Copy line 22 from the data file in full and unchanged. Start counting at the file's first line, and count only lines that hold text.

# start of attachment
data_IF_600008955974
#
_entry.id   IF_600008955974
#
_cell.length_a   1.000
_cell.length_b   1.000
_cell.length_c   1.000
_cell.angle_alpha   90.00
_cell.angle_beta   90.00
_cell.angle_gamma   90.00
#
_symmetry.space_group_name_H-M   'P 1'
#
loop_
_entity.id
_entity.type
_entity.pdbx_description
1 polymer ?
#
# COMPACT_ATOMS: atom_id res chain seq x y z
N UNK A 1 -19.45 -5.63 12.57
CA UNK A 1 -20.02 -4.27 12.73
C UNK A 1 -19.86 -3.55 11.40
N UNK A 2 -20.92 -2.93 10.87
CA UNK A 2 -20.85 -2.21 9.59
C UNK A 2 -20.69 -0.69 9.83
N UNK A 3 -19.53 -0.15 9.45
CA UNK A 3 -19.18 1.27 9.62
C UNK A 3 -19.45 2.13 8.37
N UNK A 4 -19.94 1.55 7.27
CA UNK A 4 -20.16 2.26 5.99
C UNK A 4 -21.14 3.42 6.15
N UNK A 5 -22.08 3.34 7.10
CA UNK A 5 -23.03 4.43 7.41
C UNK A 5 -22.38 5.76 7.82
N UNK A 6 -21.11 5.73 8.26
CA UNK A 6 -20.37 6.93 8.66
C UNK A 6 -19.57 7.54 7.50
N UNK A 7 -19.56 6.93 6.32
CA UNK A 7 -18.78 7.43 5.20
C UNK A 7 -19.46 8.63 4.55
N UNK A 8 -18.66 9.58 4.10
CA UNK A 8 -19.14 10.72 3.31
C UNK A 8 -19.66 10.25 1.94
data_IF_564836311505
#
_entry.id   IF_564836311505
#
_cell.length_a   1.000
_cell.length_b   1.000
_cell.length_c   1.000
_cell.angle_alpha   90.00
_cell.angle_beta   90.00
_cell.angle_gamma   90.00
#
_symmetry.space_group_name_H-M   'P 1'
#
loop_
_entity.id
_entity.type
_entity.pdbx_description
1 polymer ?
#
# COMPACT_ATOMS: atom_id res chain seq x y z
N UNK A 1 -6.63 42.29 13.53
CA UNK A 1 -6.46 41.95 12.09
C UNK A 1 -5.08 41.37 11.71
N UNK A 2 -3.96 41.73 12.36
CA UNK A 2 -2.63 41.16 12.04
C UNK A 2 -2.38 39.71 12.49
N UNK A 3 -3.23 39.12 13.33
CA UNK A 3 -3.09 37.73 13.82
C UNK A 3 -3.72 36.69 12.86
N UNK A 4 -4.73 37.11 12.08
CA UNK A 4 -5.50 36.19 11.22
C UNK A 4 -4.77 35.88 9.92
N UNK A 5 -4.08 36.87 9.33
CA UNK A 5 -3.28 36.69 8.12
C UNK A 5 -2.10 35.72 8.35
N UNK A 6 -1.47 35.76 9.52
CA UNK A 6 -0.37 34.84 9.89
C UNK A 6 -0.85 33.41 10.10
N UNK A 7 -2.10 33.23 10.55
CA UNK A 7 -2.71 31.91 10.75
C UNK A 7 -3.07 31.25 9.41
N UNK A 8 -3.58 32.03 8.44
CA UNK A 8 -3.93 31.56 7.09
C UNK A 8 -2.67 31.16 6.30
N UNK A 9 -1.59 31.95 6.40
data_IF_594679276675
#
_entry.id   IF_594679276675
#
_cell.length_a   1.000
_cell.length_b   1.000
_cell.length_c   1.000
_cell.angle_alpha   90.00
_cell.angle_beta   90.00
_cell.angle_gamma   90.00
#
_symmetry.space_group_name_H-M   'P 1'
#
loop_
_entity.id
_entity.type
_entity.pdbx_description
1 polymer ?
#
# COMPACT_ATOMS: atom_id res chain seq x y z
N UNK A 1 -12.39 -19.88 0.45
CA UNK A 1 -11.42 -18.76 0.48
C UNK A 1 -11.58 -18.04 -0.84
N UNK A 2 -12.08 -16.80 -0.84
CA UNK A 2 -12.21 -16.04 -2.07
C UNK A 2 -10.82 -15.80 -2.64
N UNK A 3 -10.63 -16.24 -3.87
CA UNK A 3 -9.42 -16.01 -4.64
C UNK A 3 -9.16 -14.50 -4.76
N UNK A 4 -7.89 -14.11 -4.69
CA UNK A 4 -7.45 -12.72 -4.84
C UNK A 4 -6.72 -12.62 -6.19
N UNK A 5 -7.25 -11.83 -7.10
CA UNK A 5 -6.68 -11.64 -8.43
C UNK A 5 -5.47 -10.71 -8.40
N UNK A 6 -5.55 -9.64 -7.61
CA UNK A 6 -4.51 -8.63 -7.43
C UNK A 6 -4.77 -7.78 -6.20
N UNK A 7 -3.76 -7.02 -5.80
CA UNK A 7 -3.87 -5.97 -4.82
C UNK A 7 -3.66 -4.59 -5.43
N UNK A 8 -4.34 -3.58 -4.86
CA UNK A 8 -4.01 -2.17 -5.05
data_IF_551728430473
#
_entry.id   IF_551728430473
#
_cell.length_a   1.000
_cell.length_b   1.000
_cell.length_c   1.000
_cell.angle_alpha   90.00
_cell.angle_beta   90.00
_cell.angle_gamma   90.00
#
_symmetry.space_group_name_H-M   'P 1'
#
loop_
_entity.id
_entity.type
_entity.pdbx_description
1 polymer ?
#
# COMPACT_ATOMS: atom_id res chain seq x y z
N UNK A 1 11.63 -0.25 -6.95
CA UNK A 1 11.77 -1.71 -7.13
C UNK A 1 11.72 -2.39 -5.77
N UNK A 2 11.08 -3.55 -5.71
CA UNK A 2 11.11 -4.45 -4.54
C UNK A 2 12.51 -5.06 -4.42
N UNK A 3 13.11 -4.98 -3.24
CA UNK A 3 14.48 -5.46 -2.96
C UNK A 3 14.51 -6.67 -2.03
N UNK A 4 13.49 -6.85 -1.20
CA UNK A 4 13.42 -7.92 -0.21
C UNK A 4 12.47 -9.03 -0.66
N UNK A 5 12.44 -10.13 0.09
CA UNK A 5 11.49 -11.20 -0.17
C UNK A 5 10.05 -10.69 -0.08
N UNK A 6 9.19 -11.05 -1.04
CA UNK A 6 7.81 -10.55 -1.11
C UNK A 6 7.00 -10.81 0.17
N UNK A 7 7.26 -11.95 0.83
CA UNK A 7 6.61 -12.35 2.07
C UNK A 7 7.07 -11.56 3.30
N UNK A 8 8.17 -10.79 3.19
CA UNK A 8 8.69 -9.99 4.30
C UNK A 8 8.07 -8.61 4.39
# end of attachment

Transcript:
CA UNK A 1 -20.02 -4.27 12.73